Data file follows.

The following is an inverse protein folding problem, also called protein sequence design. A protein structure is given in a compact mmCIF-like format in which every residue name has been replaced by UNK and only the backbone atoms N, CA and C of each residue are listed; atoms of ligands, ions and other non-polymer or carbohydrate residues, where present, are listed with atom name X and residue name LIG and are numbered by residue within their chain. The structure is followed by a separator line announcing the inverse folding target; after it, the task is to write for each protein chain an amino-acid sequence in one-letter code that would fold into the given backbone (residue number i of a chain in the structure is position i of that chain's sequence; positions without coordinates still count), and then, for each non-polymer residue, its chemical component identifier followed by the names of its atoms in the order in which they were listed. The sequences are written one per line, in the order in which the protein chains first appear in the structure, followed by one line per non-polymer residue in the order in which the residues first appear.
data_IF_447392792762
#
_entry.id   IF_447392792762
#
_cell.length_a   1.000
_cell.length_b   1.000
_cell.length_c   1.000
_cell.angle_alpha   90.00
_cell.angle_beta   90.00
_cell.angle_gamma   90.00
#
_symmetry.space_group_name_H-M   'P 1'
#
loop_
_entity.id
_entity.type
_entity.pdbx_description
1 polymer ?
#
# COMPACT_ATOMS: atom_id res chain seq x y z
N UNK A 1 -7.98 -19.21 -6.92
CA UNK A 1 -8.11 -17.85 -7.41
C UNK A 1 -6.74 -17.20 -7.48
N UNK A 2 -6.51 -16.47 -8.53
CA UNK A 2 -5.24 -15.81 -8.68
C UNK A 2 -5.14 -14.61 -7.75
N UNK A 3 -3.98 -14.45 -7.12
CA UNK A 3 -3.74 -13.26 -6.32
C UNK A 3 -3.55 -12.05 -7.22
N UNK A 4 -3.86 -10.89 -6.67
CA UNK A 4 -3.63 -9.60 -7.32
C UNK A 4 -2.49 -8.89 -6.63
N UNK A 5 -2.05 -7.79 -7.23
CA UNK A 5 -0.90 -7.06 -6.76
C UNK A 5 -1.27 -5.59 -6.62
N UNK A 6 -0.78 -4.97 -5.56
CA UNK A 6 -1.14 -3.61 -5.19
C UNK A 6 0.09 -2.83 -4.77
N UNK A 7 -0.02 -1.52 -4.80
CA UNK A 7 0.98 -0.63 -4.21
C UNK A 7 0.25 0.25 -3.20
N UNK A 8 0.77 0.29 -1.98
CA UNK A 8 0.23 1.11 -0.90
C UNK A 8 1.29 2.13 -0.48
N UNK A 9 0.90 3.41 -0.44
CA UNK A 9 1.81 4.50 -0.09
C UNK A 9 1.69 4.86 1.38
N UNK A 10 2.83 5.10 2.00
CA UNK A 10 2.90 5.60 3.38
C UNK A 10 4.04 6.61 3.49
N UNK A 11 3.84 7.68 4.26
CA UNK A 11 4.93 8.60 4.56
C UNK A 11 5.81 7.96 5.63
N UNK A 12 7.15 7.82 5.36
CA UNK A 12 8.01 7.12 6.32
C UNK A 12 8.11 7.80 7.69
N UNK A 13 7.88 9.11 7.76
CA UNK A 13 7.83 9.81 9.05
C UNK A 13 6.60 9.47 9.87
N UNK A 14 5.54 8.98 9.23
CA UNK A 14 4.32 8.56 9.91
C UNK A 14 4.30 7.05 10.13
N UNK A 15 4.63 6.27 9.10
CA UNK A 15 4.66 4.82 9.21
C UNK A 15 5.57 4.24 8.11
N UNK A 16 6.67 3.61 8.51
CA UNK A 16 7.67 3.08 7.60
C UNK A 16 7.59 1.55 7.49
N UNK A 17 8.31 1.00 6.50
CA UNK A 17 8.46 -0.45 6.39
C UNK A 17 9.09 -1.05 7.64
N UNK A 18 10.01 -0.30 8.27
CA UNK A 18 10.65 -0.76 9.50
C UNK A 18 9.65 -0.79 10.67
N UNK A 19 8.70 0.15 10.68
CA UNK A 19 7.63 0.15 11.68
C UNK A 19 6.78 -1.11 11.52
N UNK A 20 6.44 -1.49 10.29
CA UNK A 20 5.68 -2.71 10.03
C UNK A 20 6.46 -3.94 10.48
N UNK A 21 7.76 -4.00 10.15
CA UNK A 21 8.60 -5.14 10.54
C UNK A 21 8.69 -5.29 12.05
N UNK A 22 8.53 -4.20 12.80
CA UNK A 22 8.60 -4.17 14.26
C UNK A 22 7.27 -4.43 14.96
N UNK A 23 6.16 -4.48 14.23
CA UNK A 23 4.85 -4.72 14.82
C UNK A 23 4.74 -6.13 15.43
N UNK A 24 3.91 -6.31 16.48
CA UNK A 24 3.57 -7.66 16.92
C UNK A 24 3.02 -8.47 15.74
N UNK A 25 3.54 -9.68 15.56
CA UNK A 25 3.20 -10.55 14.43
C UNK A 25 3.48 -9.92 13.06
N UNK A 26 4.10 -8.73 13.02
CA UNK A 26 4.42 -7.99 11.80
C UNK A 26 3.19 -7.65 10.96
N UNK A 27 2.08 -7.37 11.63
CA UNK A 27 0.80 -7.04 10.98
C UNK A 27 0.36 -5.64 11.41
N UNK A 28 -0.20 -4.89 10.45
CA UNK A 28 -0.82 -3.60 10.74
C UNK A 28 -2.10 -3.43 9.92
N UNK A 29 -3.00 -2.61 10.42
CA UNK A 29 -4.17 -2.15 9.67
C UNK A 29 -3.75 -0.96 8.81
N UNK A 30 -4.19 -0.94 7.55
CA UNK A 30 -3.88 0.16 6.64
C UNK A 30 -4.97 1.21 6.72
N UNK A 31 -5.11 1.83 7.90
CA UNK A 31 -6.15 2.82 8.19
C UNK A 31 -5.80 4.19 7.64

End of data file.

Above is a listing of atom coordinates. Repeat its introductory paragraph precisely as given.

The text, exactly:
The following is an inverse protein folding problem, also called protein sequence design. A protein structure is given in a compact mmCIF-like format in which every residue name has been replaced by UNK and only the backbone atoms N, CA and C of each residue are listed; atoms of ligands, ions and other non-polymer or carbohydrate residues, where present, are listed with atom name X and residue name LIG and are numbered by residue within their chain. The structure is followed by a separator line announcing the inverse folding target; after it, the task is to write for each protein chain an amino-acid sequence in one-letter code that would fold into the given backbone (residue number i of a chain in the structure is position i of that chain's sequence; positions without coordinates still count), and then, for each non-polymer residue, its chemical component identifier followed by the names of its atoms in the order in which they were listed. The sequences are written one per line, in the order in which the protein chains first appear in the structure, followed by one line per non-polymer residue in the order in which the residues first appear.